The Effect of Trauma Severity on Clinical and Radiological Results of the Tibial Plateau Fractures Treatment

Sukru Demir* and Oktay Belhan

Department of Orthopaedics and Traumatology, Elazığ Training and Research Hospital, Elazığ, Turkey

*Corresponding Author:
Sukru Demir
Department of Orthopaedics and Traumatology
Elazig Training and Research Hospital, 3100 Elazig, Turkey
Tel: (90) 505 2786380
E-mail: [email protected]

Received date: August 04, 2017; Accepted date: September 15, 2017; Published date: September 20, 2017

Citation: Demir S, Belhan O (2017) The Effect of Trauma Severity on Clinical and Radiological Results of the Tibial Plateau Fractures Treatment. J Clin Exp Orthop Vol.3:38. doi: 10.4172/2471-8416.100038

Copyright: © 2017 Demir S, et al. This is an open-access article distributed under the terms of the Creative Commons Attribution License, which permits unrestricted use, distribution, and reproduction in any medium, provided the original author and source are credited.

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Background: Tibial plateau fractures, complex injuries, are observed following high- and low-energy traumas. The main goals of the treatment are to restore the extremity alignment and articular surface, and to obtain the early knee motion and rehabilitate the patient. We aimed to evaluate the effect of trauma severity on clinical and radiological results in the treatment of tibial plateau fractures.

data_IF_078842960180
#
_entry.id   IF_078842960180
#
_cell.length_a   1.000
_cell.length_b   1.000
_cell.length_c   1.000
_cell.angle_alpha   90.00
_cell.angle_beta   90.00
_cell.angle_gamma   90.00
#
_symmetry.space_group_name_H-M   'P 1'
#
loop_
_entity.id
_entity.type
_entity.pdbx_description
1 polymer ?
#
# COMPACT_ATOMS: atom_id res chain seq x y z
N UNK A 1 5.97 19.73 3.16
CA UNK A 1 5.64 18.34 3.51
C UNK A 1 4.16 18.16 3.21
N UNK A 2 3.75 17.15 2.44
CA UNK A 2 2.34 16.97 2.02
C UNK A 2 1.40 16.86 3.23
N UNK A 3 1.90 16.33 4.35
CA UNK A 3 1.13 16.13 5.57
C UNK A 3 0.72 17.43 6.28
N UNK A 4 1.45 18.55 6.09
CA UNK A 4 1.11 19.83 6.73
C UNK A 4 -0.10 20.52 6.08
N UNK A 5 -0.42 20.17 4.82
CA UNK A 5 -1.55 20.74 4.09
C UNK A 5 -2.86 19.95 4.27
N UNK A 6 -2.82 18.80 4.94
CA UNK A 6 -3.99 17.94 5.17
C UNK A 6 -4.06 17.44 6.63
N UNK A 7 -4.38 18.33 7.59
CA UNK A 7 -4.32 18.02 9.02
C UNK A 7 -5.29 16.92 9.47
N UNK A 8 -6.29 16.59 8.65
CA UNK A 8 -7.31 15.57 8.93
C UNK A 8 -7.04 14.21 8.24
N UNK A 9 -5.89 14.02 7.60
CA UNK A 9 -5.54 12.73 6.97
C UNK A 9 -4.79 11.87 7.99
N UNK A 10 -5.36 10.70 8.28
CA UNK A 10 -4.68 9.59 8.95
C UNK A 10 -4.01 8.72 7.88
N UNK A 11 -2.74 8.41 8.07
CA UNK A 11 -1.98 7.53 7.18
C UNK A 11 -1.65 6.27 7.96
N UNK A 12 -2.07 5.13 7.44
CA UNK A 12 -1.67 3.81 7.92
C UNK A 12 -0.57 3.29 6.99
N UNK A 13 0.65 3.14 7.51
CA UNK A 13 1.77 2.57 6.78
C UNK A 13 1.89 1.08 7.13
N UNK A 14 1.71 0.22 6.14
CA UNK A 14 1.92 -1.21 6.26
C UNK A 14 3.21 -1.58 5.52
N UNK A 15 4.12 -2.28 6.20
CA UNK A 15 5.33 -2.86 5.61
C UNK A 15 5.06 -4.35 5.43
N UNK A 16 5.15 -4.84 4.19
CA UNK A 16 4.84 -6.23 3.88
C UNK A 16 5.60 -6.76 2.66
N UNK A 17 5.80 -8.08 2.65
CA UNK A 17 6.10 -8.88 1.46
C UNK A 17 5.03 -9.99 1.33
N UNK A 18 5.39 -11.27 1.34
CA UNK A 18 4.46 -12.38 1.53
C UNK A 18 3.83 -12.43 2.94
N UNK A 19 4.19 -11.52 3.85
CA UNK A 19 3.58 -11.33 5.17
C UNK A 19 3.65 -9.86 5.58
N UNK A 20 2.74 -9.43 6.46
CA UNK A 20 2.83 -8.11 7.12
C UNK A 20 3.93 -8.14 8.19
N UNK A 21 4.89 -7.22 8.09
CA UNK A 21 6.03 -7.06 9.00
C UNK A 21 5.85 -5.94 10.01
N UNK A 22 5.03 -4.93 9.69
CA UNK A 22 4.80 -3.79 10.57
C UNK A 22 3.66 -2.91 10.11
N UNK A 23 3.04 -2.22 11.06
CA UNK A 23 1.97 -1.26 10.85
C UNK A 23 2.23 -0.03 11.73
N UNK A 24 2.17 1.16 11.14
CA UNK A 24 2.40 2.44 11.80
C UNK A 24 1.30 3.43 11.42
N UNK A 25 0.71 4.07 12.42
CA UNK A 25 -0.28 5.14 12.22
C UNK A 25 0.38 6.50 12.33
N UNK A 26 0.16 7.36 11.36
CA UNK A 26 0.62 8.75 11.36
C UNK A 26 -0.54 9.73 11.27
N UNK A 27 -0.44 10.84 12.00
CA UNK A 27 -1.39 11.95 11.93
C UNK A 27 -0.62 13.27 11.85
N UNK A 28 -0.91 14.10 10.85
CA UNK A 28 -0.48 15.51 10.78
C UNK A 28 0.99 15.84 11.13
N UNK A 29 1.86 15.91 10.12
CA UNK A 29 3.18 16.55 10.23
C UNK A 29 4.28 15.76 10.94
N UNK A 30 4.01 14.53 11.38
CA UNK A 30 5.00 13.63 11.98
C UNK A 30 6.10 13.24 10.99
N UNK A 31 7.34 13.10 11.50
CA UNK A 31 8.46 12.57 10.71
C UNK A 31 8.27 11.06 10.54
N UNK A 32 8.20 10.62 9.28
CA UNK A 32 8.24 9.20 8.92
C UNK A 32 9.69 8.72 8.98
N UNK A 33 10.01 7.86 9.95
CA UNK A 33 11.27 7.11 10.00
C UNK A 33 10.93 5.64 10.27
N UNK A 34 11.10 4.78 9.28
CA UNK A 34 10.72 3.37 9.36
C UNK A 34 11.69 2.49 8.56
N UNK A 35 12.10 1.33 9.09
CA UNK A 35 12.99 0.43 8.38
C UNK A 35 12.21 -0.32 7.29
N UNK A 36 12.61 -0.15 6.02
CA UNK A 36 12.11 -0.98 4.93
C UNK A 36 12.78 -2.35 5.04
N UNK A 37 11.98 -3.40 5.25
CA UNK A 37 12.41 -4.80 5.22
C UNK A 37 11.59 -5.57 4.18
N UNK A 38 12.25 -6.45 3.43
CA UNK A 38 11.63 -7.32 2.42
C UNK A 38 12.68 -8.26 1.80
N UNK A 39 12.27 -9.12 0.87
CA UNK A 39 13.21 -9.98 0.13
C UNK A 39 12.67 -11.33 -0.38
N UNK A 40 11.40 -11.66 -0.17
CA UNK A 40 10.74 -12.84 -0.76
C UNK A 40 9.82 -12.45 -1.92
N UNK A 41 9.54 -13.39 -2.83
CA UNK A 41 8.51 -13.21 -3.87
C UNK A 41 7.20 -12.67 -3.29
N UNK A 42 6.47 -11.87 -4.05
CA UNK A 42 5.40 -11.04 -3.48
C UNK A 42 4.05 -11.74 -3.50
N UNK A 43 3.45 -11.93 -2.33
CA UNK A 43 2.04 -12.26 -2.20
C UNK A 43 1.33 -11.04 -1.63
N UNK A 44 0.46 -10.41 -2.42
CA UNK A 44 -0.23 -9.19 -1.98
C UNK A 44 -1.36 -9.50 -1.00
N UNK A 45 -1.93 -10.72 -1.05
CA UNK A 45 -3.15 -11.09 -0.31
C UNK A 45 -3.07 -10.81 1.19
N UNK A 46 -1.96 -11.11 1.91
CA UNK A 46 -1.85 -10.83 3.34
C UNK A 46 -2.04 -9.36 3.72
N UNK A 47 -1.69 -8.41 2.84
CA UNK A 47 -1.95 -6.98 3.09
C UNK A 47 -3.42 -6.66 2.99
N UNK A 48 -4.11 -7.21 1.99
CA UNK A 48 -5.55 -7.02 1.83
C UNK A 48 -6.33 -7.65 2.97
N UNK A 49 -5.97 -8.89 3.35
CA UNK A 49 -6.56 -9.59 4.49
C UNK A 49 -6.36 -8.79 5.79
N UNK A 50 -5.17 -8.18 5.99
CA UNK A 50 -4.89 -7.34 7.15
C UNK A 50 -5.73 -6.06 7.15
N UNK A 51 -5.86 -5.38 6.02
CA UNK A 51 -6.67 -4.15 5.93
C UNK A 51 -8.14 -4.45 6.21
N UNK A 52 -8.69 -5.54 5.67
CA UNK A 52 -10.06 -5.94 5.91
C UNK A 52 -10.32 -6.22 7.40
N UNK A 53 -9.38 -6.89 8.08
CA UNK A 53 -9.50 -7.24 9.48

Methods: Of 49 patients with tibial plateau fractures, 18, 16 and 15 were treated with open reduction-internal fixation, closed reduction-internal fixation, and external fixation, respectively. A total of 53.1% of patients had low-energy fractures while 46.9% of them had high-energy type. Bone union occurred in a mean of 14.4 weeks and the patients’ extremities were allowed to bear full weight after bone union. Clinical and radiological results of the patients were evaluated according to Rasmussen criteria.

Results: The knee flexion motion was 128.5º in patients with low-energy fractures, while the knee flexion motion arc in high-energy fractures was detected as 97.5º. There was a statistically significant difference between two groups in terms of knee joint movement. Despite clinical outcomes in the patients with low-energy fractures were better when compared with high-energy fracture, but no statistical significance was detected. Radiological results in the patients with low-energy fractures were statistically significant better when compared with high-energy fractures.

Conclusion: Our study results suggest that the type of fracture and severity of trauma in surgical treatment of tibial plateau fractures are the main factors which affect functional and radiological results.


Tibial plateau fractures; Treatment; Trauma severity; Results


Tibial plateau fractures, which are complex injuries, are observed following high and low-energy traumas. Such fractures are frequently seen particularly in the third and fifth decade age population. Accompanied soft tissue traumas frequently affect the treatment. The main goals of the treatment are to provide restoration of extremity alignment and joint surface, and to obtain early knee motion. Open reduction and internal fixation (ORIF) are the gold standards in the treatment of these fractures. Circumferential external fixators and minimally invasive percutaneous plate osteosynthesis (MIPPO) may be preferred for the treatment of complex intraarticular fractures. Knee arthroscopy in joint fractures that can be treated with MIPPO helps both in the reduction of fracture and treatment of intra-articular soft tissue injuries [1-3].